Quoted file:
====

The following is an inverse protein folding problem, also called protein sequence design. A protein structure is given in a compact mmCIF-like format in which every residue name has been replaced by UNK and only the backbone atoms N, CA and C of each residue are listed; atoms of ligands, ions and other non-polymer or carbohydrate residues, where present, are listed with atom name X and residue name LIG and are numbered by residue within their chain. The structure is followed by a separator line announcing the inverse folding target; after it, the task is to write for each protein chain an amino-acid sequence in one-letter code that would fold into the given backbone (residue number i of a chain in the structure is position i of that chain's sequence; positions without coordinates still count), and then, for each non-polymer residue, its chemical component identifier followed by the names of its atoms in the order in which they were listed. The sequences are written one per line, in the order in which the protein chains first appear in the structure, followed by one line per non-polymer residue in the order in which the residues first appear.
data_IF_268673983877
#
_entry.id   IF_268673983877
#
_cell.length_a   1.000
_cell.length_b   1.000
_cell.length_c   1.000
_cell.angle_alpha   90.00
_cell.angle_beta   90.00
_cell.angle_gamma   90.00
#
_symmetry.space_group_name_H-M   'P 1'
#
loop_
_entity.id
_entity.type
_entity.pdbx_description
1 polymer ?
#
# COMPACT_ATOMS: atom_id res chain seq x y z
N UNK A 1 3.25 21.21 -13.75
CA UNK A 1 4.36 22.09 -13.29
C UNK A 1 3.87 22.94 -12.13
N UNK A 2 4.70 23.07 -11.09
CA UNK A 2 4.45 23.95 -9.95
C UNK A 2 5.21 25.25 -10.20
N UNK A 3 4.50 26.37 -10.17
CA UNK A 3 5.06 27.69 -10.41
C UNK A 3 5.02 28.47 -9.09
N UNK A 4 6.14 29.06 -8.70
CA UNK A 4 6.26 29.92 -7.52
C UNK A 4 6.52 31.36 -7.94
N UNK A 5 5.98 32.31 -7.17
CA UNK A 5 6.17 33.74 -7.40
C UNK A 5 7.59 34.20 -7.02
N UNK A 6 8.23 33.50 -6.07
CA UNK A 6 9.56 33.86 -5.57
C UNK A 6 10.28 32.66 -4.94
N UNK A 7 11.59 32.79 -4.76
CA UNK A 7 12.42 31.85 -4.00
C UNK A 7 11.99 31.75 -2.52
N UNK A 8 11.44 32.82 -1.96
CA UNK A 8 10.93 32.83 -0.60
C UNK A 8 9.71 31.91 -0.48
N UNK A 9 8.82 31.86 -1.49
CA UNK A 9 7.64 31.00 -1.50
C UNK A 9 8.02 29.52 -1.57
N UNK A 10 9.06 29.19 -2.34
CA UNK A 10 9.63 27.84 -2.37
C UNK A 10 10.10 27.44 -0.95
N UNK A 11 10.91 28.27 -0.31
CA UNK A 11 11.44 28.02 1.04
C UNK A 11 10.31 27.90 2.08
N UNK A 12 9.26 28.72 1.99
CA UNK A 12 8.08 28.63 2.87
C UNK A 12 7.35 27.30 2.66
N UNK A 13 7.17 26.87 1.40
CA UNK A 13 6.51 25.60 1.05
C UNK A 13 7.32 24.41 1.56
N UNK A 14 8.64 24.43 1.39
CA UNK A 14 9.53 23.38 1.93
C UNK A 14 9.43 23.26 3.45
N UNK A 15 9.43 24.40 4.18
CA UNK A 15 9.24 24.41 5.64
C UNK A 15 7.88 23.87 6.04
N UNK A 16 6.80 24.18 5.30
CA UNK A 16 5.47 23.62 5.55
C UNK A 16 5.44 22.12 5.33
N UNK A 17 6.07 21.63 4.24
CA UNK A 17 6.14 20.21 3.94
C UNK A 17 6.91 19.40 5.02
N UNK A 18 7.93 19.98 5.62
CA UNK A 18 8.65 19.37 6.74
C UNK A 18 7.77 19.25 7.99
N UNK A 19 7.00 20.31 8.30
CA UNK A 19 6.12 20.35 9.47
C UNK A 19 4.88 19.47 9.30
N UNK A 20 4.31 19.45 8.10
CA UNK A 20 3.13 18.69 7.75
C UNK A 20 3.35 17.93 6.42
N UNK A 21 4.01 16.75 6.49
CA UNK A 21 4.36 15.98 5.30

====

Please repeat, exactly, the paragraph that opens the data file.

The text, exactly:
The following is an inverse protein folding problem, also called protein sequence design. A protein structure is given in a compact mmCIF-like format in which every residue name has been replaced by UNK and only the backbone atoms N, CA and C of each residue are listed; atoms of ligands, ions and other non-polymer or carbohydrate residues, where present, are listed with atom name X and residue name LIG and are numbered by residue within their chain. The structure is followed by a separator line announcing the inverse folding target; after it, the task is to write for each protein chain an amino-acid sequence in one-letter code that would fold into the given backbone (residue number i of a chain in the structure is position i of that chain's sequence; positions without coordinates still count), and then, for each non-polymer residue, its chemical component identifier followed by the names of its atoms in the order in which they were listed. The sequences are written one per line, in the order in which the protein chains first appear in the structure, followed by one line per non-polymer residue in the order in which the residues first appear.